You may have heard that holstering a gun in your waistband (also known as appendix carry, or AIWB) can be a bad idea. You may have been told that carrying OWB or holstering your gun in a strong-side position on your hip is the best way to enjoy fast and accurate access to your sidearm without compromising on safety.
The reality, however, is that the advantages of appendix carry are hard to deny, and its safety is actually comparable to strong-side carry. The key to appendix carry safety is the same as the key to safely handling your firearm at any time--responsible gun ownership.
What are the advantages of appendix carry?
Carrying a gun in an AIWB position gives you fast access to your handgun by placing it where your hand naturally rests. From almost any position (sitting, standing, bending over), you can easily utilize your handgun. For surprise or close-quarter encounters, this positioning provides a definite advantage over other forms of carry.
Add in the fact that the body is usually shaped so as to make it simple to conceal your handgun at the front under a loose shirt, and it is obvious why appendix carry has been the carry style of choice for many years (Even long before IWB holsters became popular).
What are the risks of appendix carry?
The biggest risk of appendix carry is the impact that a negligent discharge could have on the gun owner. Negligent discharges can happen in any carry position, but when they occur from appendix carry, they could impact a critical area of the body that includes the groin and the femoral artery. A negligent discharge from this position could easily be life threatening.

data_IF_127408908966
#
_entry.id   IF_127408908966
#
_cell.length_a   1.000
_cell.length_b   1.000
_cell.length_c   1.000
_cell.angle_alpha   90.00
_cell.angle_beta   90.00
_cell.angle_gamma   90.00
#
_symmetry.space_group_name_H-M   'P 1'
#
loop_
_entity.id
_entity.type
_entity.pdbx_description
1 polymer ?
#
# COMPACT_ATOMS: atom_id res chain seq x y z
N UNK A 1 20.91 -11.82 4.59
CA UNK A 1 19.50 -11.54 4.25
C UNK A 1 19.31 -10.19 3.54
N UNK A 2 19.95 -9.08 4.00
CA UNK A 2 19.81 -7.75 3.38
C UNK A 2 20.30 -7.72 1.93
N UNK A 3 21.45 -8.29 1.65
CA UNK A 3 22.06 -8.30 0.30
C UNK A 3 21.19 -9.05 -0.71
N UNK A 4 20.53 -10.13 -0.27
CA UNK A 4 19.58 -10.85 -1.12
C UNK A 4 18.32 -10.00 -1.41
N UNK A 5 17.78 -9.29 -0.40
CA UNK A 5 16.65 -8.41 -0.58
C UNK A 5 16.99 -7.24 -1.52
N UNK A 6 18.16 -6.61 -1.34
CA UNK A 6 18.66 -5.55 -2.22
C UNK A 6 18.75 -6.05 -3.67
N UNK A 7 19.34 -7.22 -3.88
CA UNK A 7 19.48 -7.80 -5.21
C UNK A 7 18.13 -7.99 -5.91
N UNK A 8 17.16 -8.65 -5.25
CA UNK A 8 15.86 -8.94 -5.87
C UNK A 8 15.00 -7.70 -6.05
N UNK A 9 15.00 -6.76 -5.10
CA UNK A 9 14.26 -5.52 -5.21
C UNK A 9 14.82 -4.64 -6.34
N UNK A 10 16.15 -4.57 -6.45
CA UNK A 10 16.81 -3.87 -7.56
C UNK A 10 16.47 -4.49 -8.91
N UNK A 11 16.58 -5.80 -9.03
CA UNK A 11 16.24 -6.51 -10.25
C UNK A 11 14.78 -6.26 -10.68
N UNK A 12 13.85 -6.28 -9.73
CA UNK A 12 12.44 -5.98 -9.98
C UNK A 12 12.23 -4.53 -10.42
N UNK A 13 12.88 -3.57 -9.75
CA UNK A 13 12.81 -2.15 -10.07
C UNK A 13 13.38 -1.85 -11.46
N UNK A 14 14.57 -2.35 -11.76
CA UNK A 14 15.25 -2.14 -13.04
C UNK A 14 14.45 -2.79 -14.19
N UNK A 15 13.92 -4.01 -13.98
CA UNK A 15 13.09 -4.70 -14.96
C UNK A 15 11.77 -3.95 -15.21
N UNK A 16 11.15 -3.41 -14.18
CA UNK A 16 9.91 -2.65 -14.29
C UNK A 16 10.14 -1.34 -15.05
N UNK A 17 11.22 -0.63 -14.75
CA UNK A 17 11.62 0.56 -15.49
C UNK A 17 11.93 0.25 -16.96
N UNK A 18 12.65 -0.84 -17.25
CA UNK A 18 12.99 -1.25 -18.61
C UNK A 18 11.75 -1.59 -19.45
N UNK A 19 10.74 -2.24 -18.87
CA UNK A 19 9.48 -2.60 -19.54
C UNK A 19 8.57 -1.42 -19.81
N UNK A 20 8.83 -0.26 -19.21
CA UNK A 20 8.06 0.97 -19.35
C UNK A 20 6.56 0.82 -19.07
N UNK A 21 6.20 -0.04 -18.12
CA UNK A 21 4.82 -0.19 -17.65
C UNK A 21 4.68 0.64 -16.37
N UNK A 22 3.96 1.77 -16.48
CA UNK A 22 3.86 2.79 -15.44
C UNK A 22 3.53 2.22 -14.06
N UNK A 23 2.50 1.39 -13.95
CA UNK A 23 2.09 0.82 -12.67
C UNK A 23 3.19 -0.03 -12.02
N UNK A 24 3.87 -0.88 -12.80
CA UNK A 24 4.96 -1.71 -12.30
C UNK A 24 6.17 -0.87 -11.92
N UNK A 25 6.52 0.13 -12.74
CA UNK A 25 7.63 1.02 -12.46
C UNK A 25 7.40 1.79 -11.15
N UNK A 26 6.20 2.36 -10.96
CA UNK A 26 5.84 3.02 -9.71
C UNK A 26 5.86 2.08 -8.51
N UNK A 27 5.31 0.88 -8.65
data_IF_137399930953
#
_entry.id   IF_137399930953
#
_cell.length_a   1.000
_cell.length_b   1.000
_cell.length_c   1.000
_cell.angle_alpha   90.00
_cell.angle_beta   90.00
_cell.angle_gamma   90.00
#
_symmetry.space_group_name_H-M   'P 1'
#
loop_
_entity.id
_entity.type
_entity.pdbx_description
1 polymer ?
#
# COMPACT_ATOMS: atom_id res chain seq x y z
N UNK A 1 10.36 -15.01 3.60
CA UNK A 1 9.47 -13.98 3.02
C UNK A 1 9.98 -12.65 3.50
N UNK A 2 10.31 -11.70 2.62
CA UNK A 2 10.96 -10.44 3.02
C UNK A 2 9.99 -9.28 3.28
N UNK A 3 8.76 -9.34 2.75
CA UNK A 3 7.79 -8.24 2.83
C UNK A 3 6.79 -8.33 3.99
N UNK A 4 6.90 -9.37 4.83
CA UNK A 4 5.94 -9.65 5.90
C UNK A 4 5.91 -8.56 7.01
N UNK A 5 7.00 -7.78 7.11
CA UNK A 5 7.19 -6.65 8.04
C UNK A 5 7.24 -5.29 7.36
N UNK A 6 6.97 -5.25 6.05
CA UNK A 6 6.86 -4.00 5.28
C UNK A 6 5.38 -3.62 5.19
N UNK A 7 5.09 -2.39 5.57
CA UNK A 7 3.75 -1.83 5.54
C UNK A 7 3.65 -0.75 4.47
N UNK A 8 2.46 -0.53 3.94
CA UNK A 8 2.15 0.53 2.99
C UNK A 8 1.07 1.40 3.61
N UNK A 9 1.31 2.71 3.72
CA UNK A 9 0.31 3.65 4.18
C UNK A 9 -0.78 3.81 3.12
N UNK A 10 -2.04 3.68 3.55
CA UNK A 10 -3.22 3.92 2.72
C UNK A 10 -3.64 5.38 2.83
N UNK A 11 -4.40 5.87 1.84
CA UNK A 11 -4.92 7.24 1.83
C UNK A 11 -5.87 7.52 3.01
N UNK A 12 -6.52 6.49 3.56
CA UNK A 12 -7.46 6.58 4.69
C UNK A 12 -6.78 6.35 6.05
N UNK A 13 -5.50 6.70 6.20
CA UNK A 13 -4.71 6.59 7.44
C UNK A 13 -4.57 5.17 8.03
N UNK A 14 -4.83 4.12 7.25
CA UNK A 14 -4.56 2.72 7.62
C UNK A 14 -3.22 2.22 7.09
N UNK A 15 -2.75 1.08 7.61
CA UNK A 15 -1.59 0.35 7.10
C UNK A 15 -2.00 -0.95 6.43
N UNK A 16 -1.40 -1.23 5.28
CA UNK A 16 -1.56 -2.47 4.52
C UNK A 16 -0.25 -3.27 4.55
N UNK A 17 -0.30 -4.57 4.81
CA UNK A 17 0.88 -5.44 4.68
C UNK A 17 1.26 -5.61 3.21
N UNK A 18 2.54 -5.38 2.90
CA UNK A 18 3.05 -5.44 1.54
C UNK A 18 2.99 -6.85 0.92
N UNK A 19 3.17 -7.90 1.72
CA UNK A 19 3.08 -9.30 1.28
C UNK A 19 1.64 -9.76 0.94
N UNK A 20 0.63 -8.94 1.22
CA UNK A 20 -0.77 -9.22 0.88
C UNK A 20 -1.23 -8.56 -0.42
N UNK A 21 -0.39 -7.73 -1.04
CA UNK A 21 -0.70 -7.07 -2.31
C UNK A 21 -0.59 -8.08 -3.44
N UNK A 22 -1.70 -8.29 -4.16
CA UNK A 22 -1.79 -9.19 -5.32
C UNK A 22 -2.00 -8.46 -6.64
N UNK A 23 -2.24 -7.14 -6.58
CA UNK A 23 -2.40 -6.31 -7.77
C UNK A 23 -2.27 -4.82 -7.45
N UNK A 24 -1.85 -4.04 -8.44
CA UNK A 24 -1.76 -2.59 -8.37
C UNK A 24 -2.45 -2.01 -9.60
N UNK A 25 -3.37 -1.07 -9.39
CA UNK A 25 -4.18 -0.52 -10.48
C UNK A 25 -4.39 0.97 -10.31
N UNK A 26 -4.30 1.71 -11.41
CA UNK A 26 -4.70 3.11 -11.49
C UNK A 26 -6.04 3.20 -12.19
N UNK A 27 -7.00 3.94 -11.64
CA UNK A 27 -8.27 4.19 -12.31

A secondary, but related, concern is where the gun points when holstered on in the waistband: Toward the groin area. This positioning would seem to violate one of the central rules of gun handling: Never point a gun at something you do not want to destroy.
For individuals who want to use appendix carry, the risk of injury during negligent discharge and the direction the gun points are often deterring factors. But, should it be? There are some reasons to think that appendix carry is really not that dangerous, particularly for responsible gun owners who take the time to mitigate the risk.
All gun handling carries risk.
You cannot eliminate risk, no matter how you carry your gun. Fatigue, hunger, your mood, your circumstances, and a thousand other details can impact how safe your gun handling is in any one moment.
You can just as easily have an accident with a strong-side carry, with an OWB carry, while practicing on the range, or in any other scenario.
With that in mind, the most important mitigating factor is not how you carry your gun. It is practicing responsible gun ownership.
In particular, it is important to (1 Choose your gun and holster wisely (2 Familiarize yourself with your gun, (3 Practice regularly with your gun and holster, (4 Implement reasonable safety practices and (5 Refrain from practicing with or using your gun when you are not clear headed.
All of these habits of good gun ownership are possible no matter how you carry your gun.
Risk mitigation is possible.
Let's look specifically at the two arguments against appendix carry: That the muzzle of the gun points toward the groin area, and that negligent discharges can have serious consequences.